Palestinian Cinema in the Days of Revolution presents an in-depth study of films made between 1968 and 1982, the filmmakers and their practices, the political and cultural contexts in which the films were created and seen, and their afterlives among Palestinian refugees and young filmmakers in the twenty-first century. Nadia Yaqub discusses how early Palestinian cinema operated within emerging public-sector cinema industries in the Arab world, as well as through coproductions and solidarity networks. Her findings aid in understanding the development of alternative cinema in the Arab world. Yaqub also demonstrates that Palestinian filmmaking, as a cinema movement created and sustained under conditions of extraordinary precarity, offers important lessons on the nature and possibilities of political filmmaking more generally.
|Publisher:||University of Texas Press|
|Sold by:||Barnes & Noble|
|File size:||16 MB|
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About the Author
Table of Contents
- A Note on Translation and Transcription
- Abbreviations and Acronyms
- Chapter One: Emerging From a Humanitarian Gaze: Representations of Palestinians between 1948 and 1968
- Chapter Two: Toward a Palestinian Third Cinema
- Chapter Three: Palestine and the Rise of Alternative Arab Cinema
- Chapter Four: From Third to Third World Cinema: Film Circuits and the Institutionalization of Palestinian Cinema
- Chapter Five: Steadfast Images: The Afterlives of Films and Photographs of Tall al-Zàtar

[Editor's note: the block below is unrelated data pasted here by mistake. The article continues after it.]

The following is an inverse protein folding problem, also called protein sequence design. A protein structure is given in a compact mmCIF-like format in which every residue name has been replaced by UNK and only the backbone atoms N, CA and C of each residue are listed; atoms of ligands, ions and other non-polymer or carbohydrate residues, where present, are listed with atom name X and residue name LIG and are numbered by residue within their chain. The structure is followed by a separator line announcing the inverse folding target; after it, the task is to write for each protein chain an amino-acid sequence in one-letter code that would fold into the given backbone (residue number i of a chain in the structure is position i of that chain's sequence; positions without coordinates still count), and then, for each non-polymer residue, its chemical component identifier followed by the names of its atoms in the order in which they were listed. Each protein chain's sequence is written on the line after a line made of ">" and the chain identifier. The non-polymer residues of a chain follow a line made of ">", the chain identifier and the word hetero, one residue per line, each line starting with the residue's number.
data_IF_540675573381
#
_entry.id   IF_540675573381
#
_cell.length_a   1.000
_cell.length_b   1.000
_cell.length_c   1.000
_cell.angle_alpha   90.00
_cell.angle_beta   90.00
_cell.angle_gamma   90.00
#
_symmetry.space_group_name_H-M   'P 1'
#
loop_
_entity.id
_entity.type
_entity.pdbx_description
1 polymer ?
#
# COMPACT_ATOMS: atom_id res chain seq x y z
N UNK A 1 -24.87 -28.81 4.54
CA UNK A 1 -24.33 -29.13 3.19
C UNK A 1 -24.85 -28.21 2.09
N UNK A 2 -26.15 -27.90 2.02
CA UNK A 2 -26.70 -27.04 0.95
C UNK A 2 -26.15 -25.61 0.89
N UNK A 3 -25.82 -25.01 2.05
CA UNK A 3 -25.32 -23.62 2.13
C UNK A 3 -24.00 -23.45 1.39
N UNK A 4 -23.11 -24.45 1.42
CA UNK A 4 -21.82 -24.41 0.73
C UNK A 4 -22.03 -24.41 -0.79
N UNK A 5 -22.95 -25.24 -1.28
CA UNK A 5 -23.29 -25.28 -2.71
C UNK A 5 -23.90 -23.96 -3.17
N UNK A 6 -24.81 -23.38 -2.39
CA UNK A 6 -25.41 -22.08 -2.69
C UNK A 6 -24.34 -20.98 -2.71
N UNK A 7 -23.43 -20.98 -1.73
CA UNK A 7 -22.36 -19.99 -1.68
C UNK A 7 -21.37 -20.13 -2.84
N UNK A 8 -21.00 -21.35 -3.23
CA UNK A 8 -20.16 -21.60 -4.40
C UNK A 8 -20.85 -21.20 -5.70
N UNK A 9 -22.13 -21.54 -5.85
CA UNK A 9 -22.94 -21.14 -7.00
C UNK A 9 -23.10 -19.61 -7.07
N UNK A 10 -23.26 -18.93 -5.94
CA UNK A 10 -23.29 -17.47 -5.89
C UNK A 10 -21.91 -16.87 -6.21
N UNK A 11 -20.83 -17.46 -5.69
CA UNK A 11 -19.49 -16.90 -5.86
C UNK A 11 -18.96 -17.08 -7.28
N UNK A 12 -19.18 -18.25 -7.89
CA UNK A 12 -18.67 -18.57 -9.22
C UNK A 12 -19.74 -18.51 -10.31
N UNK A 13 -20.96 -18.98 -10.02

- Chapter Six: Cinematic Legacies: The Palestinian Revolution in Twenty-First Century Cinema
What People are Saying About This
"This book offers an important contribution to the study of Palestinian cinema, which has often been restricted to addressing tropes of resistance, agency, and empowerment. Its focus on films produced in the revolutionary period of contemporary Palestinian history provides a new understanding of how and why Palestinian cinema was essential to the revolutionary impetus."
"Yaqub’s book brings to light an immense body of cinematic materials that have rarely, if ever, been addressed in English-language sources, and it fills a major gap in the scholarly literature. Her command of the material and of the broader setting of 1960s–1970s Palestinian cultural history is very impressive, and her analysis is original and illuminating. She shows definitively that the work of Palestinian filmmakers before the 1980s is of significant interest on its own and is also critical to our appreciation of more contemporary Palestinian cinema."